OECD Economics Department Working Papers

1815-1973 (online)
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Working papers from the Economics Department of the OECD that cover the full range of the Department’s work including the economic situation, policy analysis and projections; fiscal policy, public expenditure and taxation; and structural issues including ageing, growth and productivity, migration, environment, human capital, housing, trade and investment, labour markets, regulatory reform, competition, health, and other issues.

The views expressed in these papers are those of the author(s) and do not necessarily reflect those of the OECD or of the governments of its member countries.


Enhancing the financing of the real economy and financial stability in the United Kingdom You or your institution have access to this content

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Olena Havrylchyk, Rafal Kierzenkowski1
Author Affiliations
  • 1: OECD, France

09 July 2015
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The banking sector in the United Kingdom (UK) was deeply affected by the crisis. Bank credit has collapsed reflecting both weak demand and tighter supply. New prudential requirements have improved the resilience of the banking sector and a number of measures were taken to support credit supply. These included conventional and unconventional monetary policies, policies to address credit constraints with Help to Buy and Funding for Lending programmes, and a number of public programmes to improve access to finance united under the roof of the British Business Bank. Further structural reforms are needed to improve competition in the SME credit market and to boost credit provision to SMEs in the medium term. Sustainable financing of the economy and greater financial stability should be achieved by sound regulation, ensuring high capital requirements for systemically important banks, improving banks’ resolvability and fine-tuning the use of countercyclical measures. Data should be collected on a wider set of financial institutions than currently done and macroprudential regulation should be gradually extended beyond the banking sector to prevent the migration of systemic risks. This Working Paper relates to the 2015 OECD Economic Survey of the United Kingdom (www.oecd.org/eco/surveys/economic-survey-united-kingdom.htm)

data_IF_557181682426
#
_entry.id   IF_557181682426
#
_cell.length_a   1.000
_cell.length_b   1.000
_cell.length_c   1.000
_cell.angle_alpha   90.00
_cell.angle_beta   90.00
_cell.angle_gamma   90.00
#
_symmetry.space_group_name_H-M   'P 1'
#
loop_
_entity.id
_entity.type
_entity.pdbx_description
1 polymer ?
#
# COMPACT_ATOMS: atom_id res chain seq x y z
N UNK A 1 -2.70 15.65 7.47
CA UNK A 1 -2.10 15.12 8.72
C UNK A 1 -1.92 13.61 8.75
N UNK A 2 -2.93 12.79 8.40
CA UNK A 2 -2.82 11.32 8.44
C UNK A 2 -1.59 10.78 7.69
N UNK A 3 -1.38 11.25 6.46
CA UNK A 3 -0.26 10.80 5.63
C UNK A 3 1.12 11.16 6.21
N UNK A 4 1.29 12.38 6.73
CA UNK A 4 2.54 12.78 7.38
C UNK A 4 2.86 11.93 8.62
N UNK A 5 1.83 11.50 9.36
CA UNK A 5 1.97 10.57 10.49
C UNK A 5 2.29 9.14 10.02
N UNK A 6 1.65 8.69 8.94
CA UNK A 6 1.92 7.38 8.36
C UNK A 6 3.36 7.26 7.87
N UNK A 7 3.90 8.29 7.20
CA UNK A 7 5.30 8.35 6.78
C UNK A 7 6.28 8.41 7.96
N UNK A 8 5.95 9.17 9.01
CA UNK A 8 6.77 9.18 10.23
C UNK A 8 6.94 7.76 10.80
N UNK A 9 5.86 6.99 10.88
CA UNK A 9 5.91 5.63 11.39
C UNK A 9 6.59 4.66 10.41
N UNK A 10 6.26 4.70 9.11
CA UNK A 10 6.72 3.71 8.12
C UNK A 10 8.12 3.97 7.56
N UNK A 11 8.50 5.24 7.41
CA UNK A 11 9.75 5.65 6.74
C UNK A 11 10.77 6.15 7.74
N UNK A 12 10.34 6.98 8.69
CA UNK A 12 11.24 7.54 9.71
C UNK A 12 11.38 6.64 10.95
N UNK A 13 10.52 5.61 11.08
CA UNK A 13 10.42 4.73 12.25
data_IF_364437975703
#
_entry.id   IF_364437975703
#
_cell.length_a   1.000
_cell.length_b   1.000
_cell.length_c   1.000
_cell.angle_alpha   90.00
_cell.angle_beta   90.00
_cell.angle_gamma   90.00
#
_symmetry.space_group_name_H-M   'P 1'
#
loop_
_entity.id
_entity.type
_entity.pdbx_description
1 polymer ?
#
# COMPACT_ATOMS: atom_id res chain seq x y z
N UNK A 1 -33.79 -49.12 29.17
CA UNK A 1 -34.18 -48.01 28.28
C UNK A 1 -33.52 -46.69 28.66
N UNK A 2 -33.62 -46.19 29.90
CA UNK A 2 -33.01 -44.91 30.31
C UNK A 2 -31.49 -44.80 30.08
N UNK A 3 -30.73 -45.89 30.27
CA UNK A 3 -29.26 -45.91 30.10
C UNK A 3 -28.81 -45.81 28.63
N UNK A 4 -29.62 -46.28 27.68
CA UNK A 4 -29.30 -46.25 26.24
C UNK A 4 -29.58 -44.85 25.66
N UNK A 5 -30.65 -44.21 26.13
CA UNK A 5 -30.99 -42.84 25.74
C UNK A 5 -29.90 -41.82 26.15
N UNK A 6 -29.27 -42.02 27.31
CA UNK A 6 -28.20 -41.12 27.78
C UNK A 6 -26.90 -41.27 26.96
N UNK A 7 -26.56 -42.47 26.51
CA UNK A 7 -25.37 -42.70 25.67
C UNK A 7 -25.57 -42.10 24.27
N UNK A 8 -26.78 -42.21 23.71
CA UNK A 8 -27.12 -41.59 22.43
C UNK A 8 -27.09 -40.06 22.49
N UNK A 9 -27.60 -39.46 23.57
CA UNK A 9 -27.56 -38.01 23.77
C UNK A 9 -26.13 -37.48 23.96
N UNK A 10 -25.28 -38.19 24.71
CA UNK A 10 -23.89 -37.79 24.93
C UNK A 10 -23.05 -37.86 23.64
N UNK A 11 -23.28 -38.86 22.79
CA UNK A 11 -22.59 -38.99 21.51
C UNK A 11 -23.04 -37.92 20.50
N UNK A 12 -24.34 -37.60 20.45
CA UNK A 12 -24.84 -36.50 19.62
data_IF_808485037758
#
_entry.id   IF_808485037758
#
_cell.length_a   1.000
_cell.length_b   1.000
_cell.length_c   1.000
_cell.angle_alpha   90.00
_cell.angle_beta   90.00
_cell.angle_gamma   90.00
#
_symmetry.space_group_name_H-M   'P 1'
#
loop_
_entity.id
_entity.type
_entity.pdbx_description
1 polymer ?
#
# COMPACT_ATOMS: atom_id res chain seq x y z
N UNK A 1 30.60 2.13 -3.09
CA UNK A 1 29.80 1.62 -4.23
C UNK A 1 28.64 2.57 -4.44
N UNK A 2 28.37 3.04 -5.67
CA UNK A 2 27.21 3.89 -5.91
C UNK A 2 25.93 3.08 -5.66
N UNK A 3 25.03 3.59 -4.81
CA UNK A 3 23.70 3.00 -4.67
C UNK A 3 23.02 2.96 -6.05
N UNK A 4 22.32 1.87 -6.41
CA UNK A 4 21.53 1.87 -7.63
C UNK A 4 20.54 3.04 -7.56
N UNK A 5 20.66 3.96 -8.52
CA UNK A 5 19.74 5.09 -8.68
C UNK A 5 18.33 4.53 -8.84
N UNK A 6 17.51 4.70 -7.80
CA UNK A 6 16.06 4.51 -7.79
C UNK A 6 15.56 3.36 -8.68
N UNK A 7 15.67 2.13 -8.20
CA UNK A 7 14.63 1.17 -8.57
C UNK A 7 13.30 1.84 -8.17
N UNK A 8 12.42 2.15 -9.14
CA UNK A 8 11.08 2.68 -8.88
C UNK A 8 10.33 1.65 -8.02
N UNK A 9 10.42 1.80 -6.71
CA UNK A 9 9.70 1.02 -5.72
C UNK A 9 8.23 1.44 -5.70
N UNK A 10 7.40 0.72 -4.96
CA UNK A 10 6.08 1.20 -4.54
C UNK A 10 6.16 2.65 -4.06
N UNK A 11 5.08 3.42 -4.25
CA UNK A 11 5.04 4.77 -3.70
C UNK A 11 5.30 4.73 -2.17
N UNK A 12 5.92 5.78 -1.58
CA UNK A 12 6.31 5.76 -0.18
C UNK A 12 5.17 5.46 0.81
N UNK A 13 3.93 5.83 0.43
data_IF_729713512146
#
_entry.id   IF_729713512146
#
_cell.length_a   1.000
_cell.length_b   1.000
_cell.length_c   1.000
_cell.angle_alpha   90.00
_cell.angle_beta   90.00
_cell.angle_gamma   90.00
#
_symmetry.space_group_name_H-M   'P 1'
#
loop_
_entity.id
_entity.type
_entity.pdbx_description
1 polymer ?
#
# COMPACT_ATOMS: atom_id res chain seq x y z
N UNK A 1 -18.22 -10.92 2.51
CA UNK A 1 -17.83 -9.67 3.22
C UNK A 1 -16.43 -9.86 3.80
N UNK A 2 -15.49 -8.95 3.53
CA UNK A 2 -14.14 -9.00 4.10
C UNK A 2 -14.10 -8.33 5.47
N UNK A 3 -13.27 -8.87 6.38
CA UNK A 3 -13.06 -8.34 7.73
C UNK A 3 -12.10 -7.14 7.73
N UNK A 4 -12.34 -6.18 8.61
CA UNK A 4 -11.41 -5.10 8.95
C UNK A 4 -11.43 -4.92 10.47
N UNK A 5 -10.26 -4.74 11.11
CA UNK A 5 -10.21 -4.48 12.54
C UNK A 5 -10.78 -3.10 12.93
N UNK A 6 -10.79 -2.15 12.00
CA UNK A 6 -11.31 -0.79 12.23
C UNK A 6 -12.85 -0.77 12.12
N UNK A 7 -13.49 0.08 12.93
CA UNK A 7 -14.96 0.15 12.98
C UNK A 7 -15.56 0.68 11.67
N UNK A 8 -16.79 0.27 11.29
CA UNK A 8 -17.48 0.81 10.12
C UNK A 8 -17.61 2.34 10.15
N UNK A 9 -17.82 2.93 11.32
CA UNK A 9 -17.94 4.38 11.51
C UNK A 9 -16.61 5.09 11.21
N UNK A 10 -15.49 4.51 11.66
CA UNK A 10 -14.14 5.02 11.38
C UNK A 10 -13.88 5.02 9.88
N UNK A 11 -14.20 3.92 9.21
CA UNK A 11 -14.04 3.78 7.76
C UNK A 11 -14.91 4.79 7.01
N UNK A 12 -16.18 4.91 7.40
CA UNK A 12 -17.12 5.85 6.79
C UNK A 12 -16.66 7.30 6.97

mortgages, banks, house prices, SMEs, household, capital, deleveraging, financial stability
JEL Classification:
  • D14: Microeconomics / Household Behavior and Family Economics / Household Saving; Personal Finance
  • D24: Microeconomics / Production and Organizations / Production; Cost; Capital; Capital, Total Factor, and Multifactor Productivity; Capacity
  • G21: Financial Economics / Financial Institutions and Services / Banks; Depository Institutions; Micro Finance Institutions; Mortgages
  • G28: Financial Economics / Financial Institutions and Services / Financial Institutions and Services: Government Policy and Regulation
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